After Your Employee Survey…Bias For Action

I work with several companies on rolling-out the results of their employee surveys. I do executive presentations, employee town-halls, enterprise-level action planning, frontline action planning, KPI setting – the whole works! In my experience, the companies who come out successful from such initiatives are the ones with a strong “bias for action”. They have a sense of urgency for getting things done, for making the workplace better, for taking the organization forward. Often companies, leaders and HR professionals fall into the “excessive deliberation” trap. Deliberation is good, but an overdose of it can paralyze actions. It can be demotivating to people. Timelines can go for a toss. And employees are left in the lurch.

Tom Peters talked a lot about bias for action in his book “In Search of Excellence”. He also shared some slides on this on his website. I just loved the quote on the second slide:

“We have a strategic plan. It’s called doing things.” ~ Herb Kelleher

 So, stop staring indefinitely at the employee survey results. Make things happen.

7 thoughts on “After Your Employee Survey…Bias For Action

  1. Reblogged this on MY Labour Law Thoughts and commented:
    It is the time of the year where employee surveys are conducted and I found this post from Mr. Abhishek Mittal amazingly true. I always find that follow-ups are not done in a timely fashion which inevitably causes the company hardship when it comes to handling IR issues. HR should really emphasise on such surveys in order to safeguard employer’s rights and at the same time evolve into absorbing a highly strategic role within an organisation.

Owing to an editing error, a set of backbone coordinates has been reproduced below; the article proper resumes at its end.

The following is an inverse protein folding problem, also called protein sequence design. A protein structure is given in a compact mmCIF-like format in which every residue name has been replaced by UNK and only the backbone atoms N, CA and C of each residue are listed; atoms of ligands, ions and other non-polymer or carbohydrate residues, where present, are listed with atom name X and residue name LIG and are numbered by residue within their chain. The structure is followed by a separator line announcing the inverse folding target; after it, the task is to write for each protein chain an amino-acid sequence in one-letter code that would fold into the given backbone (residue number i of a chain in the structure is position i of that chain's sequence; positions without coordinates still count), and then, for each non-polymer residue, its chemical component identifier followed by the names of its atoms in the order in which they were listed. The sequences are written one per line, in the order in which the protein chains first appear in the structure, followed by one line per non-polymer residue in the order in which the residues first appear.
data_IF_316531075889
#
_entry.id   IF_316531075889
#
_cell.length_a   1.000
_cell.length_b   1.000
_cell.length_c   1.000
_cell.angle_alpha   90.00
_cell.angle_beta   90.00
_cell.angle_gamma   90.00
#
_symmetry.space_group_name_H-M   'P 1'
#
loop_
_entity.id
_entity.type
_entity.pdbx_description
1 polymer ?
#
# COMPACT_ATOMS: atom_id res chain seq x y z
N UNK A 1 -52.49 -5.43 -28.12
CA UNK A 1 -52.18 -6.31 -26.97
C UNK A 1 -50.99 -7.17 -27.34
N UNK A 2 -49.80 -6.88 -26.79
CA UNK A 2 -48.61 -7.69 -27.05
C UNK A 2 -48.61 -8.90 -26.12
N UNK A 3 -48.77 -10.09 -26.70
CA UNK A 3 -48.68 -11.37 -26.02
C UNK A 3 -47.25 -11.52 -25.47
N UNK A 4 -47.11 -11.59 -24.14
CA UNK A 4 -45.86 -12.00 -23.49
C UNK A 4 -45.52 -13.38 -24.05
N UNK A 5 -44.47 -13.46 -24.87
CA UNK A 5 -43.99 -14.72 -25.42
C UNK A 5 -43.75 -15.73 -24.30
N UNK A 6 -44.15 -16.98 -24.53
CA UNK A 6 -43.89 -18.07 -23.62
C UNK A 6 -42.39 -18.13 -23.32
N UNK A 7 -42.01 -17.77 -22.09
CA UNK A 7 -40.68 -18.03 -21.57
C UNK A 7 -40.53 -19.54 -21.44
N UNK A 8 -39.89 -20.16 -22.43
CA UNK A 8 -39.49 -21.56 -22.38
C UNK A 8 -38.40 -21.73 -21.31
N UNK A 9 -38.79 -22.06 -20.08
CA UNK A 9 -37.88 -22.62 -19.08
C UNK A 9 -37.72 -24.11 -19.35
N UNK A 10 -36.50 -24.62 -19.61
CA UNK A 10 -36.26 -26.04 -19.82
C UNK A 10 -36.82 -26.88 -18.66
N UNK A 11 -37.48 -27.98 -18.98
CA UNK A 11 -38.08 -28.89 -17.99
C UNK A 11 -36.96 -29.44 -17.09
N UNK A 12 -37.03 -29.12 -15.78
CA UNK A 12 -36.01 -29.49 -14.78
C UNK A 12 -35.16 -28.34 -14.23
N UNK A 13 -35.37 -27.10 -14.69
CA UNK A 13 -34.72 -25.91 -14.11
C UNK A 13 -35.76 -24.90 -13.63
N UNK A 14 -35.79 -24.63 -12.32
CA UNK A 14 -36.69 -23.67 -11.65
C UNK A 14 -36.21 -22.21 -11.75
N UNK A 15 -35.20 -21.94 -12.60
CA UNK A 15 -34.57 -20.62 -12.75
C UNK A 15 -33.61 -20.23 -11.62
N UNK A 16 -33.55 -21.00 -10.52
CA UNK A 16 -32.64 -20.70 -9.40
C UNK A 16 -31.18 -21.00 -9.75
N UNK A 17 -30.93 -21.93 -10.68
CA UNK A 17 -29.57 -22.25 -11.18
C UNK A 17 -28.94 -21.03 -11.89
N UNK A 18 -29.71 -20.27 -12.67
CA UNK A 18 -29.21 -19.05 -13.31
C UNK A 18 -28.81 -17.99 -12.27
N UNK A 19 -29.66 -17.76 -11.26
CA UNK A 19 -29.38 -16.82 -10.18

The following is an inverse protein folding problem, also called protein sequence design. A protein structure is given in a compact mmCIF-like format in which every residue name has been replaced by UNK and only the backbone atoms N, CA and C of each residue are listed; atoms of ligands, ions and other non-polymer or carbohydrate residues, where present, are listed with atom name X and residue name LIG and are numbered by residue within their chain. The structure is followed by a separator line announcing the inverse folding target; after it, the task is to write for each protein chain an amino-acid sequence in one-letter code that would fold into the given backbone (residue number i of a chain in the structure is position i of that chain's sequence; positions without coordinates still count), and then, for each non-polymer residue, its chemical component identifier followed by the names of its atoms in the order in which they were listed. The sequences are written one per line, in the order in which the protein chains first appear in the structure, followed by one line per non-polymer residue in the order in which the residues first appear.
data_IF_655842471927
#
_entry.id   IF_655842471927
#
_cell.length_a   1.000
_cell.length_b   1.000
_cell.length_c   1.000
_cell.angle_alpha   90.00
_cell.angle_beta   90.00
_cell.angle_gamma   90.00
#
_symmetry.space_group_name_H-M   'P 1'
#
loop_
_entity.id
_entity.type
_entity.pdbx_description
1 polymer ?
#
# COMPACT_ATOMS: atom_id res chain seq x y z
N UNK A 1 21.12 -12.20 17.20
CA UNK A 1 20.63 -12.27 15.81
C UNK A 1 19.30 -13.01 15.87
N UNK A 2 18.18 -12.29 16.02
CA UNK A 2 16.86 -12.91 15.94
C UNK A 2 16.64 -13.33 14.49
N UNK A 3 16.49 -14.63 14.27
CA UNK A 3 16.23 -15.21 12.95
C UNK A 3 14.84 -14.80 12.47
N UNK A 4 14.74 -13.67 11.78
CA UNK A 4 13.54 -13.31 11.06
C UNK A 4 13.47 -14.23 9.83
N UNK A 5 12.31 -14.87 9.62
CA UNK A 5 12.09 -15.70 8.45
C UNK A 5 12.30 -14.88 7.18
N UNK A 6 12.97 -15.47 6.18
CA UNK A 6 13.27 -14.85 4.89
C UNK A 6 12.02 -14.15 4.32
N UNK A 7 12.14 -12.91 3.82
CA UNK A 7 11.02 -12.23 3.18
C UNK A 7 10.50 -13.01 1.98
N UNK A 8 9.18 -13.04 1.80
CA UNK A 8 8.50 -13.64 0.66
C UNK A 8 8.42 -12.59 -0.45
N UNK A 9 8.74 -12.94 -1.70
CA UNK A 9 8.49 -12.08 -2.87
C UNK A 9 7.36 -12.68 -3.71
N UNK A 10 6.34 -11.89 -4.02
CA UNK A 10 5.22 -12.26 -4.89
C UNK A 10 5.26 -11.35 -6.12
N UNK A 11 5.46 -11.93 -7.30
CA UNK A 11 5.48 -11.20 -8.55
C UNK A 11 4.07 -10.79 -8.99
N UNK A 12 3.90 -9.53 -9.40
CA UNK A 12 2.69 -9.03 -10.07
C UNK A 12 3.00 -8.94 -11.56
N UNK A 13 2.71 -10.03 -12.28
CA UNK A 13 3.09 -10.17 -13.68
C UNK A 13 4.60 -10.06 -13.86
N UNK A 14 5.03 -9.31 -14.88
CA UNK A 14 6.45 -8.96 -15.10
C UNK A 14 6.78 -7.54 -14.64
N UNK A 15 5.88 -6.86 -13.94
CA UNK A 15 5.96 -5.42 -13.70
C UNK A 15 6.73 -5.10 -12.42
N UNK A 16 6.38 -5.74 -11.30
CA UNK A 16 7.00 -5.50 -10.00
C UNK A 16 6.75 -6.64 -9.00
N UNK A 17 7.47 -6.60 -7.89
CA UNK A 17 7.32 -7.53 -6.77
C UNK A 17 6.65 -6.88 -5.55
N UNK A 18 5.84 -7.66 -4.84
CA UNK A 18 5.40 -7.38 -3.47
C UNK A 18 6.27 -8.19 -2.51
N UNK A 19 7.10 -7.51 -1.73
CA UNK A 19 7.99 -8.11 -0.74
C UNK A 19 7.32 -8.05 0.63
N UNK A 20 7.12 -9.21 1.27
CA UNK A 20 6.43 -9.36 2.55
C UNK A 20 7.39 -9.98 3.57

2. Brilliant post, Abhishek. Analysis paralysis is such a common condition after surveys are completed. Or the analysis is completed, but then fear takes over before any action can be implemented.

    I wrote about research reported in Strategy+Business that found:
    “But this study finds that there’s a consequence to giving employees a voice: A company then has to listen. If employees conclude that a manager is just trying to win points by paying lip service to consulting them — and has no intention of acting on their advice — they are likely to stop offering input and, worse, act out their frustration by clashing with their colleagues. …

    “Conversely, employees who thought their manager was indeed paying attention spoke up more often and got along better with one another, improving the organization’s functioning as a whole.”

    There a deep lesson there, but I think Mr. Kelleher sums up the point even more eloquently. I think I’ll need to blog on the topic again.

    (Research cited above included here:


  3. Pingback: Overcome Analysis Paralysis: Have a Plan to Do Things - DerekIrvineGloboforce - Member Blogs - HR Blogs - HR Space from Personnel Today and Xpert HR

  4. Pingback: The 2 Most Pointless Employee Activities – and What You Can Do About Them

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